What is copyright?



Copyright is a right that subsists on an original creation and belongs to the author of the creation.


An idea or concept as such is not protected by this right but only the specific expression of an idea or concept.


To be validly protected through copyright a work must be original.

Works which may be protected by copyright vary widely: not only music, literature or other art forms are covered. In fact, artistic content is not a criterion and copyright protection may therefore also subsist in industrial design, logos, packaging layout, website layout, etc.


However, please note that in Belgium the copyright always primarily accrues to the actual creator, even if he is an employee or contractor. A company can acquire such rights only after transfer. It should also be noted that buying the creation itself is not the same as taking over the copyright to that creation.


Overlaps with other intellectual property rights are possible, such as design and trademark rights.


Brantsandpatents will help you to identify what within your company can be protected by copyright and whether this protection is sufficient.


We can also determine whether it is necessary to lay down provisions in employment contracts or clauses in agreements with contractors to ensure that you will definitely be or become the copyright owner.







Copyright arises through the creation itself and is not subject to mandatory registration. There is therefore no copyright register in Belgium.


However, it is recommended to make sure you have proof that you hold the copyright to a particular creation. In particular when you have not yet disclosed your creation to the outside world you may have it recorded that you are in possession of the creation at that moment, e.g. by:

  • registering with the Department of Registration and Public Property of the Belgian Ministry of Finance;
  • intervention by a notary public;
  • submitting an I-depot with the Benelux Office.


Brantsandpatents can advise you whether such a form of registration is desirable and can fulfil the necessary formalities on your behalf.




Rights /Benefits



The copyright owner enjoys protection for the creation up to 70 years after the author's death. He exercises control of the way in which the creation is used by third parties and is entitled to take legal action against:

  • reproduction of the creation: e.g. copying a mascot or cartoon character; copying of the promotional texts by a competitor; the use of photographs that you have taken by your competitor;
  • adaptation of the creation, e.g. when a competitor is making a film based on your book or is using the layout of your website for his product catalogue.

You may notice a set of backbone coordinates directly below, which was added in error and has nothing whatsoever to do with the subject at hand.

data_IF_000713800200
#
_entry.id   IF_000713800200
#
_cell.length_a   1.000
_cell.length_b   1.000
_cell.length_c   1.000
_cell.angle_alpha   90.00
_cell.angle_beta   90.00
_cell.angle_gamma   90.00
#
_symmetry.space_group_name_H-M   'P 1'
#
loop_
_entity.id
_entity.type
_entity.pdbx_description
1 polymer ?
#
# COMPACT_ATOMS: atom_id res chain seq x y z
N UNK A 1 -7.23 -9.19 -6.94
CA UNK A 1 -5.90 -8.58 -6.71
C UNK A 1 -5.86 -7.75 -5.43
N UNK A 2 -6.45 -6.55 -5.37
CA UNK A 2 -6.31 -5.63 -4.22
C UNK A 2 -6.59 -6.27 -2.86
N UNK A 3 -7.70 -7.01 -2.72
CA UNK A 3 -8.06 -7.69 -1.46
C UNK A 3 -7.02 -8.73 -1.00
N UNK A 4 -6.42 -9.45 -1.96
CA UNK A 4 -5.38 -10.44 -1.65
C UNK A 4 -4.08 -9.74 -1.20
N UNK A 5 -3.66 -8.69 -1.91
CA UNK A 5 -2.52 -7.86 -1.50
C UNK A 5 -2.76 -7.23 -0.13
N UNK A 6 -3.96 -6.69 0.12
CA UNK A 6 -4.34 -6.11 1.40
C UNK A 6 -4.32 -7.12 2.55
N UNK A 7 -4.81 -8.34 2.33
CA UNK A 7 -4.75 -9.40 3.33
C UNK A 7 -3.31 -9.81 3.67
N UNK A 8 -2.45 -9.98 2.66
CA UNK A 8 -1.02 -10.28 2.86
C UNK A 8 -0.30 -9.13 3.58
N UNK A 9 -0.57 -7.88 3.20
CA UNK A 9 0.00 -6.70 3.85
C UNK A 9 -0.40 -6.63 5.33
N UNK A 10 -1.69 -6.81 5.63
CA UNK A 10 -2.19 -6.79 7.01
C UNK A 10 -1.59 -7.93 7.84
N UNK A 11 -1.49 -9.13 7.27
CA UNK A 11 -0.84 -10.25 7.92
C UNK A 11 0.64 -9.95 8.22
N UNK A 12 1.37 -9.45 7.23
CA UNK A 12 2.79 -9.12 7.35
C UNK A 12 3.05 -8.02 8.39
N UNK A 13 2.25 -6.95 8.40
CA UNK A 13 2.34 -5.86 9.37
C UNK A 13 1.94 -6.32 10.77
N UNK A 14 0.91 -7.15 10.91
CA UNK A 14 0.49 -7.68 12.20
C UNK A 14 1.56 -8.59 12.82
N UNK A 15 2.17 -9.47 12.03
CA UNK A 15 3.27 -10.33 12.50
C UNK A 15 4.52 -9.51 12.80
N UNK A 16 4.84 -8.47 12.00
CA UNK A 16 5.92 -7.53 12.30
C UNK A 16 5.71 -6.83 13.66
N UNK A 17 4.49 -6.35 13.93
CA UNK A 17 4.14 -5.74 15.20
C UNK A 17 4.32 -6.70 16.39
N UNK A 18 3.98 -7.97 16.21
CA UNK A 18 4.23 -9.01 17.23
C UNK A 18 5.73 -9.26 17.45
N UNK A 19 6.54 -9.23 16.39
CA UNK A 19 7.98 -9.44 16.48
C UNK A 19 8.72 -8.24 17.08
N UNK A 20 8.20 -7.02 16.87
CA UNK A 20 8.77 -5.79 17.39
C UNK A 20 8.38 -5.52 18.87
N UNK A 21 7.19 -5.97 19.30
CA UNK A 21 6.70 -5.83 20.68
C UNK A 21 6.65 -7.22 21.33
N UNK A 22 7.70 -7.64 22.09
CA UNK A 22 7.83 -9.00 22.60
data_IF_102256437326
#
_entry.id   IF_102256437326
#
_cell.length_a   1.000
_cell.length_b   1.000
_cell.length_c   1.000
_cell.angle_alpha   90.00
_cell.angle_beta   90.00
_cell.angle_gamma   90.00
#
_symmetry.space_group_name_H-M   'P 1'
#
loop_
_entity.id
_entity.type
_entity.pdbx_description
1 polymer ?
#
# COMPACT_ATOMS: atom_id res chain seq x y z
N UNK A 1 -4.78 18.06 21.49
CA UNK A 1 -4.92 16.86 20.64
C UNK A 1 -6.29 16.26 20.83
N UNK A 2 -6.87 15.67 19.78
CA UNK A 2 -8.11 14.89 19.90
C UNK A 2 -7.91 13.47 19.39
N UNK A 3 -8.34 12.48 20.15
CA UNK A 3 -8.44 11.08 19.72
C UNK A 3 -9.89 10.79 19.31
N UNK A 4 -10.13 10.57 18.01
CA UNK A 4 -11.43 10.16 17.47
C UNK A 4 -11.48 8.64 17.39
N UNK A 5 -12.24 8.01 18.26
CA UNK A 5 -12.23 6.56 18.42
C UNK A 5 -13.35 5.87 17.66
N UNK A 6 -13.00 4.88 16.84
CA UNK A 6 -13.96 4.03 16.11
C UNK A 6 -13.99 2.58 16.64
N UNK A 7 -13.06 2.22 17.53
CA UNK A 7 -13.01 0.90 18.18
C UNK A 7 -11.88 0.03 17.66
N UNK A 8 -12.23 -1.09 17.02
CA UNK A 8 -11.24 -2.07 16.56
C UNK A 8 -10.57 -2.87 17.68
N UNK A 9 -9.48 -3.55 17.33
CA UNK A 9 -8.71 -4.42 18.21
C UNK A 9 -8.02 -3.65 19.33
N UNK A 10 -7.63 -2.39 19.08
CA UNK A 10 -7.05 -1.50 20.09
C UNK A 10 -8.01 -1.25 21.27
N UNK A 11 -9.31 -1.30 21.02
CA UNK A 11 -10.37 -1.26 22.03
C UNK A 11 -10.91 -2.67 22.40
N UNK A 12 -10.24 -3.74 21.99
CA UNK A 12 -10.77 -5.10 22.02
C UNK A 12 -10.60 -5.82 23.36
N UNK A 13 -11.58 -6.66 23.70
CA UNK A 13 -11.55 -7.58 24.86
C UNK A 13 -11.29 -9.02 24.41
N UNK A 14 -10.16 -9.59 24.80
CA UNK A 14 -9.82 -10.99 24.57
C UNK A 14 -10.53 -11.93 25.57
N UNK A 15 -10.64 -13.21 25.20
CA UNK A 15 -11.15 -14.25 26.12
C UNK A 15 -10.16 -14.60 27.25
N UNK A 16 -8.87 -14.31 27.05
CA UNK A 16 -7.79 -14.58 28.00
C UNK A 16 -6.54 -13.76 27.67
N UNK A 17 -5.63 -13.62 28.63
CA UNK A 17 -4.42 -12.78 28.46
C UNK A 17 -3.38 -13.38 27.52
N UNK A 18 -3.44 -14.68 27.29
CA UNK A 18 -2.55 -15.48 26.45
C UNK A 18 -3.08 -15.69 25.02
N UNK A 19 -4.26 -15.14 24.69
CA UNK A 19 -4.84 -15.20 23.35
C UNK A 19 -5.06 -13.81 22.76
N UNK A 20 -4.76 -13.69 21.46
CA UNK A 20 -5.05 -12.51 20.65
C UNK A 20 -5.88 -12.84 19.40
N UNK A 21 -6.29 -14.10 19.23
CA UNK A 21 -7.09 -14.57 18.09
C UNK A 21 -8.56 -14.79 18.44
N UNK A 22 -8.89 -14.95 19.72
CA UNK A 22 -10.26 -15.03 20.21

These rights may also be separately transferred or licensed to others. This may be an interesting source of income which under certain circumstances may also be favourable from a taxation point of view.


Please note: the public authorities do not usually intervene in copyright disputes. You must therefore, in collaboration with your consultant or copyright association (e.g. Sabam), enforce your copyright via the appropriate procedures. Any legal action you need to take should be initiated as early as possible against counterfeiting or imitation, as on the one hand this gives you a better chance to reach a negotiated settlement and on the other hand the financial costs will usually be much lower.


For (industrial) designs and logos, the copyright has restrictions compared with design or trademark rights:

  • a narrower scope of protection: you have to prove that the other party has effectively copied your creation and was therefore aware of its existence;
  • more difficult burden of proof: a design or trade mark registration is proof of your ownership until evidence is produced to the contrary, whereas you yourself have to prove that you hold a copyright;
  • infringement procedures: on the basis of a European design or trademark registration you can in a single procedure take legal action against an infringement in several EU member states, whereas copyright has to be enforced in each country separately;
  • overlapping rights: in various countries, it is much more difficult to claim copyright if the creation is also covered by design rights.








Copyrights are not subject to obligatory registration nor is the use of © mandatory. However, it is advisable to use this sign to indicate to third parties that you own a copyright. Moreover, there is a legal presumption that the person whose name appears on the creation is the creator unless proof is shown to the contrary. It is therefore advisable to consistently indicate the following on your creations:

© [name] [year of creation]







Since there is no registration requirement, most countries do not have any registration system. However, a copyright register does exist in the USA, although registration is not compulsory.


It is important to note that copyright is a national right and that the conditions of protection or its interpretation may differ from one country to another. For instance, in some countries there are rules restricting the overlapping of design rights and copyright.